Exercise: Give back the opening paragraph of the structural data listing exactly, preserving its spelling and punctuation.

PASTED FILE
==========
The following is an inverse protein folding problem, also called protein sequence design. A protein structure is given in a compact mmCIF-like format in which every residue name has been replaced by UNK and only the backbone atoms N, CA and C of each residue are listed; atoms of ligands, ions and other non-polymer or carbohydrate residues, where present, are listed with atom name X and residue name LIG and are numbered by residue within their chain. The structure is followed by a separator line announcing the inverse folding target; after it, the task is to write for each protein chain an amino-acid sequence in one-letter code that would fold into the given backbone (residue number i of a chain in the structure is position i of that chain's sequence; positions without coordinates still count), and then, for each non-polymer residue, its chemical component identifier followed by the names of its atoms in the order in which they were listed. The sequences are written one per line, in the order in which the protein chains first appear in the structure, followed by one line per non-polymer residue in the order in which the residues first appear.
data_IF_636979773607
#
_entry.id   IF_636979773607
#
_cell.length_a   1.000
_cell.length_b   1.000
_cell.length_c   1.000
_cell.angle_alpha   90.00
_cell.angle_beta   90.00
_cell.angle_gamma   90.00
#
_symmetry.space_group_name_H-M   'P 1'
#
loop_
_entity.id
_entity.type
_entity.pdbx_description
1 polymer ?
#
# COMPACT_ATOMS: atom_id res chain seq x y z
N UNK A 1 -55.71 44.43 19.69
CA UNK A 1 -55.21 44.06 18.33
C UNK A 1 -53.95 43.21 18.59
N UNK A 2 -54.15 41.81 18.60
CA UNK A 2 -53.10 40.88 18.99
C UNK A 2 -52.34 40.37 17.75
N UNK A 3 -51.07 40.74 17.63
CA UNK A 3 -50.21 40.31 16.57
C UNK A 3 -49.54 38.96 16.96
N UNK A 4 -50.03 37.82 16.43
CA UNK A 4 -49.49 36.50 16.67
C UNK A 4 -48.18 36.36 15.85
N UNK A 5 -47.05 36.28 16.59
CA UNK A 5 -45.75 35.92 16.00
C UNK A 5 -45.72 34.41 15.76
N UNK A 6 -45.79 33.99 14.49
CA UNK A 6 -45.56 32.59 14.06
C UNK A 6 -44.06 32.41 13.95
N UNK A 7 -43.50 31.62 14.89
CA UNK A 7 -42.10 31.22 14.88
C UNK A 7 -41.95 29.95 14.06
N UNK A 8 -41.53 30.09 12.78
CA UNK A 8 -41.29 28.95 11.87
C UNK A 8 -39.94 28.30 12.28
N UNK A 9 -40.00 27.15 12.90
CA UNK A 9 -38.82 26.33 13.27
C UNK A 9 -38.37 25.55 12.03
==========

The following is an inverse protein folding problem, also called protein sequence design. A protein structure is given in a compact mmCIF-like format in which every residue name has been replaced by UNK and only the backbone atoms N, CA and C of each residue are listed; atoms of ligands, ions and other non-polymer or carbohydrate residues, where present, are listed with atom name X and residue name LIG and are numbered by residue within their chain. The structure is followed by a separator line announcing the inverse folding target; after it, the task is to write for each protein chain an amino-acid sequence in one-letter code that would fold into the given backbone (residue number i of a chain in the structure is position i of that chain's sequence; positions without coordinates still count), and then, for each non-polymer residue, its chemical component identifier followed by the names of its atoms in the order in which they were listed. The sequences are written one per line, in the order in which the protein chains first appear in the structure, followed by one line per non-polymer residue in the order in which the residues first appear.